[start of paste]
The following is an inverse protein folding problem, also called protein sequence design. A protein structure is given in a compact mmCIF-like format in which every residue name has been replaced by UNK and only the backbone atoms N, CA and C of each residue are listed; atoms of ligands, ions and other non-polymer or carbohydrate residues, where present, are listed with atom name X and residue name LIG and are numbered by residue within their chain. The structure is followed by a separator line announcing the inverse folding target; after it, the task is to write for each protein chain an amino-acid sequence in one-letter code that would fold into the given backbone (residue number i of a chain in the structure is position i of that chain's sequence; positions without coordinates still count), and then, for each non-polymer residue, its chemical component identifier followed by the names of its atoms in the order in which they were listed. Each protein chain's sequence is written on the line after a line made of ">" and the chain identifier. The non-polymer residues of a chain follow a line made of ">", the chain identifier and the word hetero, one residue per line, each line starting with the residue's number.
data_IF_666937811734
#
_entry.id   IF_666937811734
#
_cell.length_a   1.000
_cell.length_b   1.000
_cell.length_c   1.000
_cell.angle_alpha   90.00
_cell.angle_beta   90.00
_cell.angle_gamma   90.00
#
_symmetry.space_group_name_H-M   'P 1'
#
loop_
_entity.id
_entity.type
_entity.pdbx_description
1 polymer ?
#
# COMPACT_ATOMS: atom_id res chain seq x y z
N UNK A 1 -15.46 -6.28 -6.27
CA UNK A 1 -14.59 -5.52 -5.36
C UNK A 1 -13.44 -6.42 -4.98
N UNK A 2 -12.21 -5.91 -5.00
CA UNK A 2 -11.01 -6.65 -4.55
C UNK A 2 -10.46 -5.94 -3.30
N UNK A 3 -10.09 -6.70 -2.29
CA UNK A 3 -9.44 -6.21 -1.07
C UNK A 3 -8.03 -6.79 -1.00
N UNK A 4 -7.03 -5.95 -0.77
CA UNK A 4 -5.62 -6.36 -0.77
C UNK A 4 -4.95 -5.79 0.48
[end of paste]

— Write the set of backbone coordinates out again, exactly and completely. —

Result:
The following is an inverse protein folding problem, also called protein sequence design. A protein structure is given in a compact mmCIF-like format in which every residue name has been replaced by UNK and only the backbone atoms N, CA and C of each residue are listed; atoms of ligands, ions and other non-polymer or carbohydrate residues, where present, are listed with atom name X and residue name LIG and are numbered by residue within their chain. The structure is followed by a separator line announcing the inverse folding target; after it, the task is to write for each protein chain an amino-acid sequence in one-letter code that would fold into the given backbone (residue number i of a chain in the structure is position i of that chain's sequence; positions without coordinates still count), and then, for each non-polymer residue, its chemical component identifier followed by the names of its atoms in the order in which they were listed. Each protein chain's sequence is written on the line after a line made of ">" and the chain identifier. The non-polymer residues of a chain follow a line made of ">", the chain identifier and the word hetero, one residue per line, each line starting with the residue's number.
data_IF_666937811734
#
_entry.id   IF_666937811734
#
_cell.length_a   1.000
_cell.length_b   1.000
_cell.length_c   1.000
_cell.angle_alpha   90.00
_cell.angle_beta   90.00
_cell.angle_gamma   90.00
#
_symmetry.space_group_name_H-M   'P 1'
#
loop_
_entity.id
_entity.type
_entity.pdbx_description
1 polymer ?
#
# COMPACT_ATOMS: atom_id res chain seq x y z
N UNK A 1 -15.46 -6.28 -6.27
CA UNK A 1 -14.59 -5.52 -5.36
C UNK A 1 -13.44 -6.42 -4.98
N UNK A 2 -12.21 -5.91 -5.00
CA UNK A 2 -11.01 -6.65 -4.55
C UNK A 2 -10.46 -5.94 -3.30
N UNK A 3 -10.09 -6.70 -2.29
CA UNK A 3 -9.44 -6.21 -1.07
C UNK A 3 -8.03 -6.79 -1.00
N UNK A 4 -7.03 -5.95 -0.77
CA UNK A 4 -5.62 -6.36 -0.77
C UNK A 4 -4.95 -5.79 0.48